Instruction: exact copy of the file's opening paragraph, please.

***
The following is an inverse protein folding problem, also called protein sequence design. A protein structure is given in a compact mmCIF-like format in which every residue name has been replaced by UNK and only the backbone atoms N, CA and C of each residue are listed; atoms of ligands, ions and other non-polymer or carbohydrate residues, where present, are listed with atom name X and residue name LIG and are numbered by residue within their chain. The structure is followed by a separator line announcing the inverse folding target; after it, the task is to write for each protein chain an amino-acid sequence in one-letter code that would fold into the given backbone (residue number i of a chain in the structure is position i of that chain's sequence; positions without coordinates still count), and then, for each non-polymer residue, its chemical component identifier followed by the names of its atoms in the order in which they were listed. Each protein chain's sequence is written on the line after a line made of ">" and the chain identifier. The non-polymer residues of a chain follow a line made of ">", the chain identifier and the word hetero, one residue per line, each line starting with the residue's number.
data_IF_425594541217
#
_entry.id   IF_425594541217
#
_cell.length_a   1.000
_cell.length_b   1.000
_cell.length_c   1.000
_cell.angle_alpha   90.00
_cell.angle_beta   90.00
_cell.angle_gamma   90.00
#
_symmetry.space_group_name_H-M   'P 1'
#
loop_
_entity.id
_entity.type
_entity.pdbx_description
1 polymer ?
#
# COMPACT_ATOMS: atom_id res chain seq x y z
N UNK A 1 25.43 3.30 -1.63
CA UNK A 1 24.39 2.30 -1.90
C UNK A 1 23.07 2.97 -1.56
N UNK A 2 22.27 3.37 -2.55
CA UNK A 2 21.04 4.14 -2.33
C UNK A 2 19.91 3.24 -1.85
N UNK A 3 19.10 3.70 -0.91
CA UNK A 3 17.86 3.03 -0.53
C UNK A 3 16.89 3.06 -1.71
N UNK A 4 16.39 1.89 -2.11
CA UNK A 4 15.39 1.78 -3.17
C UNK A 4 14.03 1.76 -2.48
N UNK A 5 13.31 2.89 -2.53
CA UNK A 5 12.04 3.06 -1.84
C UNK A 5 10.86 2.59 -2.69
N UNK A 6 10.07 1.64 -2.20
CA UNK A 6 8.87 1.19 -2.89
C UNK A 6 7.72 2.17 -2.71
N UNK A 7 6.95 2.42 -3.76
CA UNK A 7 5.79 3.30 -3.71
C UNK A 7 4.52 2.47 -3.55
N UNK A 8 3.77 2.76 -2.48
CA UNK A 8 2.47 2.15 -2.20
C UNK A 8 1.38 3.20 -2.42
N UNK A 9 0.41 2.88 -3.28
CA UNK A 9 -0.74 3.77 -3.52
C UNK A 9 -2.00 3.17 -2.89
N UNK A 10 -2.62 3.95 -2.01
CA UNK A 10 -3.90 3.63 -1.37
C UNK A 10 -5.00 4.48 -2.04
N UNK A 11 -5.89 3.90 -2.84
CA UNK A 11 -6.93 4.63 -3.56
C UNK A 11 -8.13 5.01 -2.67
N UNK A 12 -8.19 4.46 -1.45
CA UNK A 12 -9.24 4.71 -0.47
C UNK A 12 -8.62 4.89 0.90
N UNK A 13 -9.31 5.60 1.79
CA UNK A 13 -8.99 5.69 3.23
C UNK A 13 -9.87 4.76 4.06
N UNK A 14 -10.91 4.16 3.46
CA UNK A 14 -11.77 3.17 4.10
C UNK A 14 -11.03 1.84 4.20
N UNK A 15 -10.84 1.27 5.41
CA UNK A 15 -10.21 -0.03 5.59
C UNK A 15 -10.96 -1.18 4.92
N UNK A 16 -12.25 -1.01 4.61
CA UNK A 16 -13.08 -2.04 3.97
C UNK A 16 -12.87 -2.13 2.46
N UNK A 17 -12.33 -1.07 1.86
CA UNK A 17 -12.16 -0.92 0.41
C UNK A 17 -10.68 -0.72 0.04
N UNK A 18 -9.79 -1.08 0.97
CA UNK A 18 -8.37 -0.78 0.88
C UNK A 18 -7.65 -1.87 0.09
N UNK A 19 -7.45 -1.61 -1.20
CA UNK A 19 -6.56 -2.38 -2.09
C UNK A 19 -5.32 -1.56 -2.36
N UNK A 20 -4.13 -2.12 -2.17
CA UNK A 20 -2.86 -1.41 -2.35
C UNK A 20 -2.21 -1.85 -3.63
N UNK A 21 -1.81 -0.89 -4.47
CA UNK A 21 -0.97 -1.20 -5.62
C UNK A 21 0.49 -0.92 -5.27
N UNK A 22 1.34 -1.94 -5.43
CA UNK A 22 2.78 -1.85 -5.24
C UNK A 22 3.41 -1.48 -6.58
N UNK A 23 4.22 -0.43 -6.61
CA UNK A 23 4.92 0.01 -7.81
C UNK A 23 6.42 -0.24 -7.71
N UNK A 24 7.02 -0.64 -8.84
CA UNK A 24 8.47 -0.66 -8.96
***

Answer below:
The following is an inverse protein folding problem, also called protein sequence design. A protein structure is given in a compact mmCIF-like format in which every residue name has been replaced by UNK and only the backbone atoms N, CA and C of each residue are listed; atoms of ligands, ions and other non-polymer or carbohydrate residues, where present, are listed with atom name X and residue name LIG and are numbered by residue within their chain. The structure is followed by a separator line announcing the inverse folding target; after it, the task is to write for each protein chain an amino-acid sequence in one-letter code that would fold into the given backbone (residue number i of a chain in the structure is position i of that chain's sequence; positions without coordinates still count), and then, for each non-polymer residue, its chemical component identifier followed by the names of its atoms in the order in which they were listed. Each protein chain's sequence is written on the line after a line made of ">" and the chain identifier. The non-polymer residues of a chain follow a line made of ">", the chain identifier and the word hetero, one residue per line, each line starting with the residue's number.